New Grant Honors Twin Brother Killed in WWII
- November 10, 2020
It’s been 75 years since Moody alumnus Ronald Gray ’40–’42 was killed in action in World War II. His twin brother, Donald Gray, is now 102 years old and decided to do something special—create a Moody scholarship—to honor Ronald’s life and legacy of ministering the gospel.
Today Donald still lives in his own home in Canton, Ohio, with regular visits by Juanita, his caregiver for the last three years and the one who knows him best. “Donald was really bonded to his brother,” says Juanita, who, through conversations and letters from the war, often speaks for Donald about details of long ago.
Donald served as an officer in the Pacific theater, Juanita says, but had been transferred to New Jersey before he received the tragic news about his brother’s death in the Philippines. “That was the worst day of my life,” Donald says.
Ronald’s story is now part of American history. After the devastating Battle of Bataan in 1942, Gen. Douglas MacArthur had issued his famous “I shall return” promise, and he did, with 175,000 soldiers who stormed Luzon in January 1945. The casualty numbers were staggering—10,000 American service members gave their lives, as did 200,000 Japanese soldiers and 150,000 Filipino citizens.
By May the Battle of Luzon was mostly over, except for mopping up pockets of resistance from deeply embedded Japanese units. On the morning of May 18, 1945, Ronald’s unit was on patrol, searching for a missing comrade, when he was mortally wounded from a Japanese gunshot wound through the neck. He died before medical aid could reach him, and was laid to rest in Luzon’s Military Cemetery No. 1.
“Ronald was always one of the most outstanding soldiers in his company,” wrote Alan J. Kennedy, the “K” Company captain who wrote a sympathy note to his mother. “He was well liked and admired by every officer and enlisted man, and we all feel deeply the loss of such a true friend and comrade. Words can never truly express the value of the service he has done for us, and we will never forget the example of courage and devotion to duty that he set for our emulation.” Mrs. Gray forwarded the moving tribute to Moody, where it was published in the student paper.
“There was something that died in Donald when his brother died,” Juanita explains now. “I think whatever emotions Donald might have had before—this is my own thinking—that a part of him shut down. He doesn’t think with his feelings. But he loved that brother. And this scholarship has been something he really wanted to do for his brother, to remember him.”
“It seemed like a good thing to do,” Donald says simply.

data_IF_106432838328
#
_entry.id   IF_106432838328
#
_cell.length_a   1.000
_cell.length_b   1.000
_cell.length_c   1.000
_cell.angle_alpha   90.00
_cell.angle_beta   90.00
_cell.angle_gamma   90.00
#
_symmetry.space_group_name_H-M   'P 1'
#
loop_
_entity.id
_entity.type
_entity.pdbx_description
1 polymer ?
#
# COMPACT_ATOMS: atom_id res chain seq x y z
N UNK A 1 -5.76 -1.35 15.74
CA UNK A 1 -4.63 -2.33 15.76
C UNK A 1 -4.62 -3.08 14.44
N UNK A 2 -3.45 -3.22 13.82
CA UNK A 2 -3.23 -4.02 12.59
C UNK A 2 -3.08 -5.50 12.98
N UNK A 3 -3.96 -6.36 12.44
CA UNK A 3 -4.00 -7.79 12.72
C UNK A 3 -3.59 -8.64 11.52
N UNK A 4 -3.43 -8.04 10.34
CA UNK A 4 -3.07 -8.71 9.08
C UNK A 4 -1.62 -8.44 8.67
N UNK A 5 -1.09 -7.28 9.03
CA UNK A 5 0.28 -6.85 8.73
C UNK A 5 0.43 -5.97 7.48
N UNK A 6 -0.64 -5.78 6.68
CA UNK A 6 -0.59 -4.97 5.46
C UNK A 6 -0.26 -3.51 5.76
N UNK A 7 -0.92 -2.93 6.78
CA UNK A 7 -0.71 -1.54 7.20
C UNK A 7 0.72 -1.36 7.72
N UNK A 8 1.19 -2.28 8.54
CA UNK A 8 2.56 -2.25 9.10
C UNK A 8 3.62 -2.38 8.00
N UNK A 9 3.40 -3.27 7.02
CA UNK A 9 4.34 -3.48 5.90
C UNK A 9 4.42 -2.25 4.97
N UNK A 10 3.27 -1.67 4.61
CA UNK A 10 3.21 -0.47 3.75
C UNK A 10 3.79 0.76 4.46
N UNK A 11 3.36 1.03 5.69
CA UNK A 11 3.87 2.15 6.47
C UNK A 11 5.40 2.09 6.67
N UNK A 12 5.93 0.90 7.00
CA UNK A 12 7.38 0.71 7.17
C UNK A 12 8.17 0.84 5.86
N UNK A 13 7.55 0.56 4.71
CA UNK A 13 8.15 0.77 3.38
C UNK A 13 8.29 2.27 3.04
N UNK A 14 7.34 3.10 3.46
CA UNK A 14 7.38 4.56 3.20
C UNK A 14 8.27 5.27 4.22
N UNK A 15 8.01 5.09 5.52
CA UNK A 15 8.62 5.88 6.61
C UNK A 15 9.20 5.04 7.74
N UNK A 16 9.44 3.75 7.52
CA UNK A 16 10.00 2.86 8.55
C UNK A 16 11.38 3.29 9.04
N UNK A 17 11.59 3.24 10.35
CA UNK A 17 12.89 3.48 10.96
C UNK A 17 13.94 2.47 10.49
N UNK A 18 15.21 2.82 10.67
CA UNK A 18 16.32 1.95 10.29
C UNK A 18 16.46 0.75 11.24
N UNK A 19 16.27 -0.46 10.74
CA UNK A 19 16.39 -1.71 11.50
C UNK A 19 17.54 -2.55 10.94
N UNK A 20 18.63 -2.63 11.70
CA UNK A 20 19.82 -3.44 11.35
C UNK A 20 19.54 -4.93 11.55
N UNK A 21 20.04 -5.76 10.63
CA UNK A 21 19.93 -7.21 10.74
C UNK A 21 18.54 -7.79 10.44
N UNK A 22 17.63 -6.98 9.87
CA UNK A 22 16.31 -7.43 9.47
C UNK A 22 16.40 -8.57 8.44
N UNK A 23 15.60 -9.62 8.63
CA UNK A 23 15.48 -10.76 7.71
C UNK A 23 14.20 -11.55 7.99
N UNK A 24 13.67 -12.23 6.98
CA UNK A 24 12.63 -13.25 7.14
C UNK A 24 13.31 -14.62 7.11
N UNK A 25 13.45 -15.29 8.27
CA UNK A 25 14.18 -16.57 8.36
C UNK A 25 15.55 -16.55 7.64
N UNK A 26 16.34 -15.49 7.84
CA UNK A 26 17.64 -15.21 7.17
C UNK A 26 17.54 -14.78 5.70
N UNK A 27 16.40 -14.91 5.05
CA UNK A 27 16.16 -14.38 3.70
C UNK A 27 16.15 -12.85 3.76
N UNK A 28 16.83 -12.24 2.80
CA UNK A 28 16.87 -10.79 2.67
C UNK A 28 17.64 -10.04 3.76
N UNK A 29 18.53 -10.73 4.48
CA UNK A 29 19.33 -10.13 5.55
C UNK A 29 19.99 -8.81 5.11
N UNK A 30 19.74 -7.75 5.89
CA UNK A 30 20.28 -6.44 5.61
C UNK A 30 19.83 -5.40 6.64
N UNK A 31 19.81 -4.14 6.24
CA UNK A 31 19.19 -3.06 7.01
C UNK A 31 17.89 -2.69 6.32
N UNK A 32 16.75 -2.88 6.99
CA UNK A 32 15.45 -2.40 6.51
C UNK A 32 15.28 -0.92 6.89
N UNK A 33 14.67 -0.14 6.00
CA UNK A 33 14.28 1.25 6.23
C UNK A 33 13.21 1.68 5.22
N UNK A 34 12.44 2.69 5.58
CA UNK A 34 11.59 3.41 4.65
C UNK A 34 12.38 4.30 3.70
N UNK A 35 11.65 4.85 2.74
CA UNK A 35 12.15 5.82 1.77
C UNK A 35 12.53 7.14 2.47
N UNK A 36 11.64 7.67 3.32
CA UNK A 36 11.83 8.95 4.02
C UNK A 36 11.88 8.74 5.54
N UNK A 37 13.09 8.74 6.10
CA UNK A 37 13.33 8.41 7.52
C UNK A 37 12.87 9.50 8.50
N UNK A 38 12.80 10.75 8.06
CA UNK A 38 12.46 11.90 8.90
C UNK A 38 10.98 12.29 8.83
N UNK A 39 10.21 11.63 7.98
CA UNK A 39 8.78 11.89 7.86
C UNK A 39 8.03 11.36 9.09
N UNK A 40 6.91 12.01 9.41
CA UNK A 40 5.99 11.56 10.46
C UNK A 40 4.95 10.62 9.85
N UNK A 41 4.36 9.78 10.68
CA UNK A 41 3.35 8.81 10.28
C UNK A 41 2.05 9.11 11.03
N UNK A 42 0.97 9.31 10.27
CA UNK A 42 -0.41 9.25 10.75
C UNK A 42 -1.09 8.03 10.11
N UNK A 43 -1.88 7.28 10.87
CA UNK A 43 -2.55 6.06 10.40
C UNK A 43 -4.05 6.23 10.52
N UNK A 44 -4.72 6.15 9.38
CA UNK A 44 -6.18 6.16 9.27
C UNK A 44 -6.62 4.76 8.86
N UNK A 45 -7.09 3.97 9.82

Ronald and Donald were born in 1918 and grew up in East Canton, Ohio. Like most twins, they were close—“We did everything together,” Donald says.
After high school in 1936, they worked in local steel mills for two years to save money for college. But after they studied for a year in Ohio State’s electrical engineering program, Ronald felt the call of God to become a minister and transferred to Moody Bible Institute in 1940. He excelled in his studies, and his Greek professor praised him as one of his best Greek students.
While studying at Moody, Ronald also worked part-time in a downtown Chicago department store, served as a Sunday school teacher, and visited the sick in a nearby hospital. With World War II in full swing, his brother Donald graduated and served as an officer in the South Pacific. In 1942, Ronald made the difficult decision to leave Moody and join the war effort.
While at infantry training in Camp Fannin, Texas, he enjoyed assisting the Army chaplain during religious services. Ronald went on to serve overseas with the 130th Infantry of the 33rd Division in New Guinea, Morotai, and the Philippines.
In his final letter to his mom, Ronald wrote,
It’s cold here. I’m not kidding. At night two blankets are not enough. A wool sweater helps too. Now don’t go sending me more scarves. The more things I have, the more I have to carry around! The rainy season has begun also. I feel pretty good about coming through the last three months and not getting hurt, as I wrote to Carol [his girlfriend]. God has been good to me. Maybe after another year overseas, I can go be back home.
Two days later he was dead, and by August the war was over.
After the war, Donald married and had a successful career as an electrical engineer, working in the Space and Aeronautical Division of Goodyear. He traveled to all but two states with his wife, Nellie, who passed away in 2008.
In 102 years he has never forgotten his brother and the impact Moody had in training Ronald to serve God and others—which the new scholarship will now perpetuate for other students.
Donald transferred a gift of stock to Moody to fund the Ronald Harrison Gray Memorial Grant. The scholarship provides financial assistance to qualified undergraduate and graduate students who “exhibit a strong desire to build community and who model excellent interpersonal skills”—much like his brother did.
“Donald just knew that his brother would be honored through Moody Bible Institute,” Juanita says. Having the scholarship go to students rather than a new building project “was a lovely idea, too,” she says, “simply because Ron did not get to experience his dream. I’m sure he was ministering to every soldier he met. But becoming a pastor was very important to Ron, so I would love to see pastors come out of this scholarship.”
Juanita adds, “Pastoring might end up being on the battlefield or wherever. So we cannot interpret how that will be played out in the individual, but I’m just counting on it making a difference.”